The Church Council of the Evangelical Lutheran Church in America (ELCA) transmitted a progress report on the church’s studies on sexuality to the 2003 ELCA Churchwide Assembly. The Church Council is the ELCA’s board of directors and serves as the legislative authority of the church between churchwide assemblies. The council met here April 4-6. Assemblies are held every other year; the next is Aug. 11-17 in Milwaukee.
At the direction of the 2001 ELCA Churchwide Assembly, the church is conducting a comprehensive four-year study on homosexuality and a six-year study on human sexuality. Current ELCA policy expects ministers to refrain from all sexual relations outside of marriage. Since the church has no official policy on blessing same-gender relationships, this precludes homosexuals in relationships from ordained ministry.
The ELCA Conference of Bishops has advised the church that it does not approve of same-gender ceremonies. The 2001 assembly called for a progress report to the 2003 assembly and for a final report with recommendations at the 2005 Churchwide Assembly. It also asked the Division for Church in Society to prepare a social statement on human sexuality.
The Task Force for ELCA Studies on sexuality, assembled by the ELCA Division for Ministry and Division for Church in Society in May 2002, assists the divisions in developing study materials, recommendations and proposals regarding the assembly mandates.
The first of the study materials were distributed that summer. It was based on “A Message on Sexuality: Some Common Convictions,” which the council adopted in 1996, outlining matters of sexuality accepted by Lutherans. The council transmitted the Progress Report on the ELCA Studies on Sexuality “as information” to the 2003 assembly. It summarizes the actions of the 2001 assembly, provides information about the appointment and work of the task force, ELCA divisions and advisory members; highlights the participation of Lutherans in the studies process, and includes a budget, time line and work plan, communication directives and reflections from the Rev. James M. Childs Jr., director, ELCA Studies on Sexuality.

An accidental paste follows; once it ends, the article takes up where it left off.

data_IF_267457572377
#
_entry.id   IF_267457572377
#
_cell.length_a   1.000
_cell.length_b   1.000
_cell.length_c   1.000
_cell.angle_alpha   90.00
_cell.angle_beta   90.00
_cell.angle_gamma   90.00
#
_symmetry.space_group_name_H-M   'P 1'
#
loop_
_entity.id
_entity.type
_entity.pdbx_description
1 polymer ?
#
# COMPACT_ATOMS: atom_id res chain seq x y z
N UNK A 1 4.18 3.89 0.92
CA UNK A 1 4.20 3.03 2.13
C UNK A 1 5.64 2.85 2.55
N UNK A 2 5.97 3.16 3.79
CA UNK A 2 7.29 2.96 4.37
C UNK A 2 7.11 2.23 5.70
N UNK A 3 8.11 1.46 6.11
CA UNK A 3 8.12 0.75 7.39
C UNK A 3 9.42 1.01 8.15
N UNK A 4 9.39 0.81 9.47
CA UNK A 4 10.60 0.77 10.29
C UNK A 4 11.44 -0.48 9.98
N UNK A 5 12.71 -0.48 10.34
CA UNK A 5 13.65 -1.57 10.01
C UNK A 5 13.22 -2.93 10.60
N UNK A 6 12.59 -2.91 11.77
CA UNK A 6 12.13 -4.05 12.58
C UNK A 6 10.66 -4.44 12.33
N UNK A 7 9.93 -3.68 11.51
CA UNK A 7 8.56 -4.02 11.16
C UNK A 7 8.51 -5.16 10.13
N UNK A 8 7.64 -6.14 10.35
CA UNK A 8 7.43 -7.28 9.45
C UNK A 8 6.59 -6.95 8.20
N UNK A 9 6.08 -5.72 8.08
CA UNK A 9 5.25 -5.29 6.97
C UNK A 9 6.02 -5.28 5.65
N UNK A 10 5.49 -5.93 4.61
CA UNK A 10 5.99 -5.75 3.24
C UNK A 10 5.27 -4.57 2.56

In his report to the council Childs said a “drafting team” — a subcommittee of the task force — has been appointed to produce study materials on homosexuality for ELCA congregations. The materials, to be available by the end of this summer, will serve as the second part of the church’s study. Childs said it will feature baptismal identity, vocation of the “priesthood of all believers,” moral deliberation, reflections on options for mission, interpretation of scripture and more.
In its work, the drafting team is “incorporating the thoughts” of two panels of consultants assembled by the task force for its Feb. 7-9 meeting here, Childs said. One panel was comprised of pastors with perspectives on why the church should maintain its present policy, and the second consisted of representatives from five organizations representing the interests and concerns of gay and lesbian Lutherans.
Council member Judy G. Biffle, Houston, serves as an advisor to the studies’ task force. She reports on the work of the task force at every council meeting. In giving a talk, people remember the opening and the ending but seldom the middle, said Biffle. Unsure of what “the end will be,” Biffle said the task force is “very involved in the middle.”
Many congregations and synods “are not engaged in conversations,” she said. The task force has been “engaged in the middle” with “one-to-one, face-to-face” conversations with panel members who offered a “variety of opinions.” Biffle asked the council to “pay attention to the middle. The ground is rich and fertile” and will “eventually level out to the foot of the Cross,” she said. The ELCA maintains information about its studies on sexuality at on the Web. For information contact: or